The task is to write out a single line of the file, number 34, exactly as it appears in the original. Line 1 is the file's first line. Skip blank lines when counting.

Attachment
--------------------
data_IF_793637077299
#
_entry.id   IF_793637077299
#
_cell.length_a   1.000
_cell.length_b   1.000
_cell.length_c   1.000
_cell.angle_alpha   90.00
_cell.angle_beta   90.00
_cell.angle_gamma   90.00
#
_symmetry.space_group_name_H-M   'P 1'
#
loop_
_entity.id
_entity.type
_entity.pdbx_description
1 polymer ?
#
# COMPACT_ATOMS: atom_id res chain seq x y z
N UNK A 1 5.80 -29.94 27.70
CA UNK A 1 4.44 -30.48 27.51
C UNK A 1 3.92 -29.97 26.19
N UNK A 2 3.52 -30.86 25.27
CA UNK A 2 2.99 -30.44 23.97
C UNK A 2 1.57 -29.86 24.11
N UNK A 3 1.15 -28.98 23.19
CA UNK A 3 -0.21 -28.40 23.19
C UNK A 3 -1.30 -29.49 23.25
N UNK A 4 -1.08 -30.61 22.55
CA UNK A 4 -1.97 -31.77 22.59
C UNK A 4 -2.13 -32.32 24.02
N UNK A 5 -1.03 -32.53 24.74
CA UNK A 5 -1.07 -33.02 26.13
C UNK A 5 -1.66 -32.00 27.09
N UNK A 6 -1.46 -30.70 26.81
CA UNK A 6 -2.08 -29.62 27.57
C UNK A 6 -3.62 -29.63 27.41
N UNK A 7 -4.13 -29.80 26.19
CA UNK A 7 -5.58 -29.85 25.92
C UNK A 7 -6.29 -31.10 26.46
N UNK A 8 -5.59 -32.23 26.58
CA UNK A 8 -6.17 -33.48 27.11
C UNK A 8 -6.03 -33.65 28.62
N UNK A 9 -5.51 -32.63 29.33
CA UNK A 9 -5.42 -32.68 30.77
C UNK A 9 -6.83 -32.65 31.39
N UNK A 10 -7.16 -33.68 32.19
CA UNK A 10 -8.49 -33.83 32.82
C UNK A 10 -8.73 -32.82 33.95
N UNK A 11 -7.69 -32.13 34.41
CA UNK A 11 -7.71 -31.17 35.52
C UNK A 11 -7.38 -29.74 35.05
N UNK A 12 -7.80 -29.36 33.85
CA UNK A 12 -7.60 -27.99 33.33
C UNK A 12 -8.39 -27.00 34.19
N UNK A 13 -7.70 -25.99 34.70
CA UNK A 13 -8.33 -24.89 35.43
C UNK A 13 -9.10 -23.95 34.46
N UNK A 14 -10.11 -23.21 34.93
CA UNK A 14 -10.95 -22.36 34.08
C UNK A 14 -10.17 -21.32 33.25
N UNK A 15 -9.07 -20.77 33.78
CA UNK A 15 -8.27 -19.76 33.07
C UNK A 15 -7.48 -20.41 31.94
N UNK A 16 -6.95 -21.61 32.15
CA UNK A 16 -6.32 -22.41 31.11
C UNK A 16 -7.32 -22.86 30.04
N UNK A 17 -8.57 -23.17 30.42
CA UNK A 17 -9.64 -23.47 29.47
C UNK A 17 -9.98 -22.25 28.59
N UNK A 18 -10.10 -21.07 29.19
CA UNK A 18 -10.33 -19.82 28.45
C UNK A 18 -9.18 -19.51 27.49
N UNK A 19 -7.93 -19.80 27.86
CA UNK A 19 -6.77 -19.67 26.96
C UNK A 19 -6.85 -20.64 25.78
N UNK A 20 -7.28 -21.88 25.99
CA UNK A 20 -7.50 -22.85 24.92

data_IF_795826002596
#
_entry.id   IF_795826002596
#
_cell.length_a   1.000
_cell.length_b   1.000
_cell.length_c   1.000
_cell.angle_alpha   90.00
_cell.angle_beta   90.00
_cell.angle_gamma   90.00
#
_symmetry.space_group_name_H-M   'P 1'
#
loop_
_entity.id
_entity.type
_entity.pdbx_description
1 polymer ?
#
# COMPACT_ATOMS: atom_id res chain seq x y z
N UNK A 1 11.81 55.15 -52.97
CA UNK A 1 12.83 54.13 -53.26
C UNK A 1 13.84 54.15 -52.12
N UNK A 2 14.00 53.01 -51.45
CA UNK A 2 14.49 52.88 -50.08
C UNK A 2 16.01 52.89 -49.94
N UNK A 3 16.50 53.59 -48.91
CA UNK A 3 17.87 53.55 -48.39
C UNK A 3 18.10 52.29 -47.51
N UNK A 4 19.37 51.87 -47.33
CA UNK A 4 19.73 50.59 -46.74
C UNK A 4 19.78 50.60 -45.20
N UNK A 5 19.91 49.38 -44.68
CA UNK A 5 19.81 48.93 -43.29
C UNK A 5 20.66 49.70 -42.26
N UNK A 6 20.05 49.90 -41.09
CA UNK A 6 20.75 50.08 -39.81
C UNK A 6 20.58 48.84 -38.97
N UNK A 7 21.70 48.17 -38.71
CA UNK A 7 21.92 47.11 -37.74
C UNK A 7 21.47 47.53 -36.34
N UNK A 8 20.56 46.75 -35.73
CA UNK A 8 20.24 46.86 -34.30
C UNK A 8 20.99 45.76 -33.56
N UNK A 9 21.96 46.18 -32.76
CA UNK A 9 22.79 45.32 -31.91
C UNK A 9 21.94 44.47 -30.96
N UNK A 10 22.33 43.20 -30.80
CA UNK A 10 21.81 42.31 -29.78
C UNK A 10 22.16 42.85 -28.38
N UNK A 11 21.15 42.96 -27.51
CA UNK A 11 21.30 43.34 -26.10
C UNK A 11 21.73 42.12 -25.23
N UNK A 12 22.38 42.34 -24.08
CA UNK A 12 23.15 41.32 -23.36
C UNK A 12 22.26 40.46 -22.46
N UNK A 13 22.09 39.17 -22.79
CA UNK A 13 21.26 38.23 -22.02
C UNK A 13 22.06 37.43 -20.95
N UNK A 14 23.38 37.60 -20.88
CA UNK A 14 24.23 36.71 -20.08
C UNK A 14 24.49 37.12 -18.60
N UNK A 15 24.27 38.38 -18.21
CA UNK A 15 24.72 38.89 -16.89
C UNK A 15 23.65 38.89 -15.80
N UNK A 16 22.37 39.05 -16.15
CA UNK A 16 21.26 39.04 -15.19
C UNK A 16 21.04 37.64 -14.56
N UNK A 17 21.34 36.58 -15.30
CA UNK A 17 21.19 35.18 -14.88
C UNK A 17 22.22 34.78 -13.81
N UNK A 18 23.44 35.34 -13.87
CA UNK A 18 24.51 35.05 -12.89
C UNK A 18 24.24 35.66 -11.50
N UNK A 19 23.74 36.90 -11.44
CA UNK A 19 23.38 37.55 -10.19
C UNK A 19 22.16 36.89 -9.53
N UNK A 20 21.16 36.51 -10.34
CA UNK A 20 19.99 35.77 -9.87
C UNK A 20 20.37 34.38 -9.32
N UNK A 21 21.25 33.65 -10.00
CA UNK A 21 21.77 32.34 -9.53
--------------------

CA UNK A 5 -1.07 -33.02 26.13